Here is some telling history from an article about Russia’s approach to media control and its “rage” against YouTube.
The history of media subjugation in Putin’s Russia reaches back to the early days of his regime, and to his first Press Minister, Mikhail Lesin. “I don’t agree with the thesis that the state is more dangerous to the media than the media is to the state,” he told reporters in 1999, “I believe quite the opposite.” By 2003, most major domestic media lay in the hands of state enterprises, while CNN and the BBC remained “information weapon[s]” beyond state control. Lesin countered with the establishment of Russia Today, now RT, in 2005. “It’s been a long time since I was scared by the word propaganda,” he said of his creation.
That same year saw the founding of YouTube.
The real money quote comes much later, expressing just how critical data integrity is to Russian concepts of information security:
Tens of billions of times, YouTube has brought Russian propaganda into homes worldwide and has made millions in the process. For the U.S. company, that may represent little more than a boost to growth and engagement metrics. But for the Russian government, that represents a keystone of “information security.”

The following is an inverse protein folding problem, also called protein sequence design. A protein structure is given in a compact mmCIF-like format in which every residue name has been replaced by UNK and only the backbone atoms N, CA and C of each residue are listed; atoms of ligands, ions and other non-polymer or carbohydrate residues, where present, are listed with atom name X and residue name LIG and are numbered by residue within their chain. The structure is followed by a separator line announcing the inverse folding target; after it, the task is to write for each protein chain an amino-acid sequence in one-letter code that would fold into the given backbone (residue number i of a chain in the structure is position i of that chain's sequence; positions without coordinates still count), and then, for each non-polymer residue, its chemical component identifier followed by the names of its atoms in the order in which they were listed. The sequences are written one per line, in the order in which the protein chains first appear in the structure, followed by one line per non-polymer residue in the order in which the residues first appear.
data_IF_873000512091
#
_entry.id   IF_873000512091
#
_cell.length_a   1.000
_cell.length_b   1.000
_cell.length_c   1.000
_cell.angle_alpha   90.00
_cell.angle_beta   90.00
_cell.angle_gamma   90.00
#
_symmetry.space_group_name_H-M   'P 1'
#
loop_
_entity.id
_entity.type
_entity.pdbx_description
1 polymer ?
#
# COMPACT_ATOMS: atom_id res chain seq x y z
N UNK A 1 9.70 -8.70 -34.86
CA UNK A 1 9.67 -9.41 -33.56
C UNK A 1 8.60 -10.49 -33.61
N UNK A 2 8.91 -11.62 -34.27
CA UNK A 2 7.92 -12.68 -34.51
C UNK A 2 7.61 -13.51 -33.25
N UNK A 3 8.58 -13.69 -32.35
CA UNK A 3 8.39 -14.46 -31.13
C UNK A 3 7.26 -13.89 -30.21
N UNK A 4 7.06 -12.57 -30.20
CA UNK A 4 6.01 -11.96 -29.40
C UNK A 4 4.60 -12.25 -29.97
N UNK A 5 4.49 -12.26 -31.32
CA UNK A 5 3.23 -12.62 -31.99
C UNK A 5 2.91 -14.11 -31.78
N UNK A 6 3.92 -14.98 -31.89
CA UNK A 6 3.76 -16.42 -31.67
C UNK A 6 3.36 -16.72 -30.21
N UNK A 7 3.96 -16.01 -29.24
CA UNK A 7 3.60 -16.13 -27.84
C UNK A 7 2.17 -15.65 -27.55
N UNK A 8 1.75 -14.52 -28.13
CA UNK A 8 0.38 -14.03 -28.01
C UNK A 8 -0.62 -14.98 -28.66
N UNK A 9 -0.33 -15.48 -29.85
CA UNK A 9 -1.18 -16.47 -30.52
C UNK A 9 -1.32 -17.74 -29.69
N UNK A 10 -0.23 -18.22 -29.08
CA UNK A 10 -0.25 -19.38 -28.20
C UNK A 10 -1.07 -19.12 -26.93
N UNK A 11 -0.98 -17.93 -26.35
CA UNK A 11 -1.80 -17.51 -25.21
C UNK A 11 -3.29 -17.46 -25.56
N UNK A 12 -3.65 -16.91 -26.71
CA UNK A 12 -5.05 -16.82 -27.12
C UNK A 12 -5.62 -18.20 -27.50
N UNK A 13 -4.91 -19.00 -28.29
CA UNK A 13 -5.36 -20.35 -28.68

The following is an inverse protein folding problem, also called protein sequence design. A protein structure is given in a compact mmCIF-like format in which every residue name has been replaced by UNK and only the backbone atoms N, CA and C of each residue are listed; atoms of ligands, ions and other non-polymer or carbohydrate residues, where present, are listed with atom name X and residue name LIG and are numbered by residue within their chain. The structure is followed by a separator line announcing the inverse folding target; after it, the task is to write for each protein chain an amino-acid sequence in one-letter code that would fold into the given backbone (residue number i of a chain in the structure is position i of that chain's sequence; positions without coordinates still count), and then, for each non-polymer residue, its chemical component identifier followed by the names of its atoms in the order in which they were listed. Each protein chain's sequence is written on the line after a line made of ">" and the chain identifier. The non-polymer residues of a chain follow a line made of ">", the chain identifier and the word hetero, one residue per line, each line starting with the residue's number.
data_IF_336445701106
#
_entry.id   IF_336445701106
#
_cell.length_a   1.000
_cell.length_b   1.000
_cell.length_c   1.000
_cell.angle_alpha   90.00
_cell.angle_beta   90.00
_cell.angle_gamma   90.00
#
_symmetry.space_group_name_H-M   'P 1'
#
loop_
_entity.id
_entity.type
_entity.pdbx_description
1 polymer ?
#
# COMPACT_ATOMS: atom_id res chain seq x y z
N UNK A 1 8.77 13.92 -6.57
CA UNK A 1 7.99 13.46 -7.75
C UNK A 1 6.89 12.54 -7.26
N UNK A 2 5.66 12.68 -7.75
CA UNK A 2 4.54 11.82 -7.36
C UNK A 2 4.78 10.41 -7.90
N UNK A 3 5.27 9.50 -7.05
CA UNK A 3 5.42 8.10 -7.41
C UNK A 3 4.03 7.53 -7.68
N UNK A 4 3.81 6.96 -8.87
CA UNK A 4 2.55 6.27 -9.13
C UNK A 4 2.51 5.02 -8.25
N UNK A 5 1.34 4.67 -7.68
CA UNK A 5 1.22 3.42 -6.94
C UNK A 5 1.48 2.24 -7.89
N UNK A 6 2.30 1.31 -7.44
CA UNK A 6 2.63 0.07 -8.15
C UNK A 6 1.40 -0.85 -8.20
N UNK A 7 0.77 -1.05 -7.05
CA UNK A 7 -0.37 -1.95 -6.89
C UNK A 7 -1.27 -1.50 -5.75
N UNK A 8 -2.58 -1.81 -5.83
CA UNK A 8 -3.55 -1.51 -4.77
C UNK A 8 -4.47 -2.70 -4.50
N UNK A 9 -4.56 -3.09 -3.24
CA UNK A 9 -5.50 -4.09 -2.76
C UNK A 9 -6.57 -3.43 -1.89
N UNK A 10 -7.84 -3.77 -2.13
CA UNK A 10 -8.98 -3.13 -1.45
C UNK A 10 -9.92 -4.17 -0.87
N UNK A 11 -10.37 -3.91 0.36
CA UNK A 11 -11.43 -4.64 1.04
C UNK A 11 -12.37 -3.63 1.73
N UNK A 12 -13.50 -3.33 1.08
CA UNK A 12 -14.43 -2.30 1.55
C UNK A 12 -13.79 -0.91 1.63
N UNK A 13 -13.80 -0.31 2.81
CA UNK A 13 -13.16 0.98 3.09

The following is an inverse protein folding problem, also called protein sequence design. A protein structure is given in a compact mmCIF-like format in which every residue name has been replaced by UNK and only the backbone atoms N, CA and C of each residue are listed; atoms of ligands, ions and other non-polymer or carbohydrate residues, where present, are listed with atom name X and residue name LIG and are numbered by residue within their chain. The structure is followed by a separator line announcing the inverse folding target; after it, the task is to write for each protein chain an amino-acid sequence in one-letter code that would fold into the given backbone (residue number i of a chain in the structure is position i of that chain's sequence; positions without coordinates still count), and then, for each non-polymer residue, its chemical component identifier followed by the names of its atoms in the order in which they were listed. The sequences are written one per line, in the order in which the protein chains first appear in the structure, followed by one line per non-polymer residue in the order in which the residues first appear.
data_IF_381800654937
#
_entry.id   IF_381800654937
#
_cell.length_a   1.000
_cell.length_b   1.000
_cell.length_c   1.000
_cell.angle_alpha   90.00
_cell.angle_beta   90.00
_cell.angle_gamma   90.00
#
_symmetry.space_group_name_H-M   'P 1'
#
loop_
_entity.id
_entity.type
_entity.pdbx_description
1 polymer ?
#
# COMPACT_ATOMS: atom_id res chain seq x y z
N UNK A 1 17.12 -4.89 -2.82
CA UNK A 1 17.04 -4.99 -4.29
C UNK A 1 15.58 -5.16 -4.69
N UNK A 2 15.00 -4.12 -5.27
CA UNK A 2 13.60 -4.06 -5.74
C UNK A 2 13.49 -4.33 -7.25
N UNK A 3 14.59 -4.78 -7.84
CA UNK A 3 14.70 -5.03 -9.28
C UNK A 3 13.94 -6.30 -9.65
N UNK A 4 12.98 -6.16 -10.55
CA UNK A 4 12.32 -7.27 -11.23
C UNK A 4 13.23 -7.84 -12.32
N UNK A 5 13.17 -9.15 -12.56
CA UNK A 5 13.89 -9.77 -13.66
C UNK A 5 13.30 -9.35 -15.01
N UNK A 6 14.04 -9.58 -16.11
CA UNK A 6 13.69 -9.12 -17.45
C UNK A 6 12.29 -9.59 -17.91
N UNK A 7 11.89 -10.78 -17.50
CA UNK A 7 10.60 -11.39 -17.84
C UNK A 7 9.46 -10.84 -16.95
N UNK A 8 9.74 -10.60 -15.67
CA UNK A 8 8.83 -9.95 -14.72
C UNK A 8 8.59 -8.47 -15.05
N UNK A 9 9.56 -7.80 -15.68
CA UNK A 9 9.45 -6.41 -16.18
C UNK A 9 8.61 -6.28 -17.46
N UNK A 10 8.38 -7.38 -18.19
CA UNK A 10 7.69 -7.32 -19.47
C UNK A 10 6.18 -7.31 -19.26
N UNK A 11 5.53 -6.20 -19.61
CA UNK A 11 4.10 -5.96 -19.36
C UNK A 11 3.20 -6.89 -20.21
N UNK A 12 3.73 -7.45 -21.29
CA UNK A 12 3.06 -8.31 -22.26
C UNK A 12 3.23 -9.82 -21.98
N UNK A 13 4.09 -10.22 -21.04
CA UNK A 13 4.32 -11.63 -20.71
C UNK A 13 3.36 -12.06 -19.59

Integrity is a keystone! And yet American security professionals rarely work on it, let alone build tools or try to solve for vulnerabilities.
Food for thought, given how American police have been arresting children…
…a video had appeared on YouTube… The police were at Hobgood because of that video. But they hadn’t come for the boys who threw punches. They were here for the children who looked on. The police in Murfreesboro, a fast-growing city about 30 miles southeast of Nashville, had secured juvenile petitions for 10 children in all who were accused of failing to stop the fight. Officers were now rounding up kids, even though the department couldn’t identify a single one in the video…
Information weapons. Who controls them?